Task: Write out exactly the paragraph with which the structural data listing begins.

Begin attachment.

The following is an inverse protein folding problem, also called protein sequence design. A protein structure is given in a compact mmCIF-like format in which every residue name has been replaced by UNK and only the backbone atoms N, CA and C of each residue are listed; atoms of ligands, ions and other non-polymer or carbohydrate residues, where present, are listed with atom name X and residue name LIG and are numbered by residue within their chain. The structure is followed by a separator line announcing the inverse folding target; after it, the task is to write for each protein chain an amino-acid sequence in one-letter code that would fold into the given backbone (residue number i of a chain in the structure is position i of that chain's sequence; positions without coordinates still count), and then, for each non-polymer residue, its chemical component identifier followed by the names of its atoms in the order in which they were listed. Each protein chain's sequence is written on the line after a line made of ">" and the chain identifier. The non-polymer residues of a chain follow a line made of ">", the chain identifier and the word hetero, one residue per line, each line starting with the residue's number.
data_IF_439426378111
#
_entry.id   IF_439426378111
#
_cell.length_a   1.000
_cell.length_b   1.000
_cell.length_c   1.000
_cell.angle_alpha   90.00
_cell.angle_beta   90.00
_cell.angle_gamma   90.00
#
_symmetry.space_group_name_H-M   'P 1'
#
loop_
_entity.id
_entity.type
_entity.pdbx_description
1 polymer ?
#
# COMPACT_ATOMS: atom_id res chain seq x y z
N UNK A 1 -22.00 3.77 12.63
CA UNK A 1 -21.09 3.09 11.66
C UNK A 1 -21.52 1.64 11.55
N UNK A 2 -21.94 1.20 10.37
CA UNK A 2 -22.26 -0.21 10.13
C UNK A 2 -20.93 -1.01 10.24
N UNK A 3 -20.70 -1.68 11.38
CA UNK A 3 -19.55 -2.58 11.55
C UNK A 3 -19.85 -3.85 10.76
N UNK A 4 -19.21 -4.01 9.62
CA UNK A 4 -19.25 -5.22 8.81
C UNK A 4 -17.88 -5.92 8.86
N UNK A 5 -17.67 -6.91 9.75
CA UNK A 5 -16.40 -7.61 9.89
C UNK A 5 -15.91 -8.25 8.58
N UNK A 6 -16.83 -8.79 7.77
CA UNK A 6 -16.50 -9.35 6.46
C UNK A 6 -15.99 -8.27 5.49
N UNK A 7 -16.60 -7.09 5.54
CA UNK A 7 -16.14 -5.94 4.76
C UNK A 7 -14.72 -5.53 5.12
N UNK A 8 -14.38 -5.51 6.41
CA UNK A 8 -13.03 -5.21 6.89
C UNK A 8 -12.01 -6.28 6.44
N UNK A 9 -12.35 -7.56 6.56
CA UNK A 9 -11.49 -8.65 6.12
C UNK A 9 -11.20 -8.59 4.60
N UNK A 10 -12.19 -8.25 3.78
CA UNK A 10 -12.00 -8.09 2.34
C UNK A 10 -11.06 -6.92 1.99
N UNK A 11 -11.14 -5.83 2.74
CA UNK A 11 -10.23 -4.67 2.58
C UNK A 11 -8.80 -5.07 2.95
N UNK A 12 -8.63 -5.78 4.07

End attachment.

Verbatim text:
The following is an inverse protein folding problem, also called protein sequence design. A protein structure is given in a compact mmCIF-like format in which every residue name has been replaced by UNK and only the backbone atoms N, CA and C of each residue are listed; atoms of ligands, ions and other non-polymer or carbohydrate residues, where present, are listed with atom name X and residue name LIG and are numbered by residue within their chain. The structure is followed by a separator line announcing the inverse folding target; after it, the task is to write for each protein chain an amino-acid sequence in one-letter code that would fold into the given backbone (residue number i of a chain in the structure is position i of that chain's sequence; positions without coordinates still count), and then, for each non-polymer residue, its chemical component identifier followed by the names of its atoms in the order in which they were listed. Each protein chain's sequence is written on the line after a line made of ">" and the chain identifier. The non-polymer residues of a chain follow a line made of ">", the chain identifier and the word hetero, one residue per line, each line starting with the residue's number.